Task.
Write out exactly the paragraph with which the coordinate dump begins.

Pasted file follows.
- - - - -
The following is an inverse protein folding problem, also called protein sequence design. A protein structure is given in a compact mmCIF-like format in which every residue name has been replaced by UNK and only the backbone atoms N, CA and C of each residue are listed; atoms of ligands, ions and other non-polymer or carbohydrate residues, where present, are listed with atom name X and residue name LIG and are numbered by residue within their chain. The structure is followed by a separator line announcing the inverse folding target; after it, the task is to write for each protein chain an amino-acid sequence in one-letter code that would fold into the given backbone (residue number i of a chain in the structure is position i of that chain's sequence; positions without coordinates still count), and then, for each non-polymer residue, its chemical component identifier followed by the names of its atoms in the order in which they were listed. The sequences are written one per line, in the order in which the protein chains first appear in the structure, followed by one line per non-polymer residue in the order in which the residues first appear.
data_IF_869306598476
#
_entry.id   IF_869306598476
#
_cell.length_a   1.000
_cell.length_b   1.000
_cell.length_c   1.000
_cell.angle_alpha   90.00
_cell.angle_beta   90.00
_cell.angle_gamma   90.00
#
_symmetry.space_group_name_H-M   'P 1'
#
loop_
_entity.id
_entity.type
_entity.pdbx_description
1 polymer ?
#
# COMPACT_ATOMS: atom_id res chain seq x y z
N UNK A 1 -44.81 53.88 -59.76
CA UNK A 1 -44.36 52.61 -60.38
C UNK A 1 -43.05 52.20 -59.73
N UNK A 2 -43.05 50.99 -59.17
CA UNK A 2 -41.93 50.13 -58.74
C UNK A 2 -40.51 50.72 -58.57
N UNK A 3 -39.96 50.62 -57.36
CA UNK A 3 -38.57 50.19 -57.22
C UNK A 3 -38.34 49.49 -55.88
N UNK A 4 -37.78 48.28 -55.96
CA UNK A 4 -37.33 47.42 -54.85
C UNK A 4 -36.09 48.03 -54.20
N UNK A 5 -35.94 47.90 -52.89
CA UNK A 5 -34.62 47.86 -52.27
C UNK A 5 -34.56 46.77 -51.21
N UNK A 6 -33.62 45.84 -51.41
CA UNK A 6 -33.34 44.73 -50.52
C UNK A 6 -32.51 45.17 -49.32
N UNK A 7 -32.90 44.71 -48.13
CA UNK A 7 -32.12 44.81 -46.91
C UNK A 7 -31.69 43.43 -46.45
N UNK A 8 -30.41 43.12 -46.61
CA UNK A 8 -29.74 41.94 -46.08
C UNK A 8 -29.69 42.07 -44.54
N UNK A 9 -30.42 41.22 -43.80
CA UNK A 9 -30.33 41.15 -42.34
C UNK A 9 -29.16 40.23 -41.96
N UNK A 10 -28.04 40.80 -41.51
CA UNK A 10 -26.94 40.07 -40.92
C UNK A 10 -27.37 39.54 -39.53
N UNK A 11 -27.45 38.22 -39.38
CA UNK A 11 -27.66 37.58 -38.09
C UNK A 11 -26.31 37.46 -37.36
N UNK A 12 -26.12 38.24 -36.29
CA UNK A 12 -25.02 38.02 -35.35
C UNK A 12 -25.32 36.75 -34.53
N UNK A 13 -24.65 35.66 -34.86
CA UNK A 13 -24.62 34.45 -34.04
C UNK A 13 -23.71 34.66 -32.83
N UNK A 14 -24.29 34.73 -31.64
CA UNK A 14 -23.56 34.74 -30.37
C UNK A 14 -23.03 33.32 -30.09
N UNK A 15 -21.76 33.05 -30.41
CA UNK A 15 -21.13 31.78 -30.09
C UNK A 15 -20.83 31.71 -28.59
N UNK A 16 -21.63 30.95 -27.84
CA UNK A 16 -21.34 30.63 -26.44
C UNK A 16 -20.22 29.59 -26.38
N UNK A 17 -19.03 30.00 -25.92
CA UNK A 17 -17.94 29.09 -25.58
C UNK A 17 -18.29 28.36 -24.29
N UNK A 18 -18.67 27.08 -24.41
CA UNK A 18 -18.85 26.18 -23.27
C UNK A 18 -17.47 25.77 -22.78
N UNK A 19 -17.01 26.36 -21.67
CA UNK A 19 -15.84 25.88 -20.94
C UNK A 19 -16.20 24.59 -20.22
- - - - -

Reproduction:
The following is an inverse protein folding problem, also called protein sequence design. A protein structure is given in a compact mmCIF-like format in which every residue name has been replaced by UNK and only the backbone atoms N, CA and C of each residue are listed; atoms of ligands, ions and other non-polymer or carbohydrate residues, where present, are listed with atom name X and residue name LIG and are numbered by residue within their chain. The structure is followed by a separator line announcing the inverse folding target; after it, the task is to write for each protein chain an amino-acid sequence in one-letter code that would fold into the given backbone (residue number i of a chain in the structure is position i of that chain's sequence; positions without coordinates still count), and then, for each non-polymer residue, its chemical component identifier followed by the names of its atoms in the order in which they were listed. The sequences are written one per line, in the order in which the protein chains first appear in the structure, followed by one line per non-polymer residue in the order in which the residues first appear.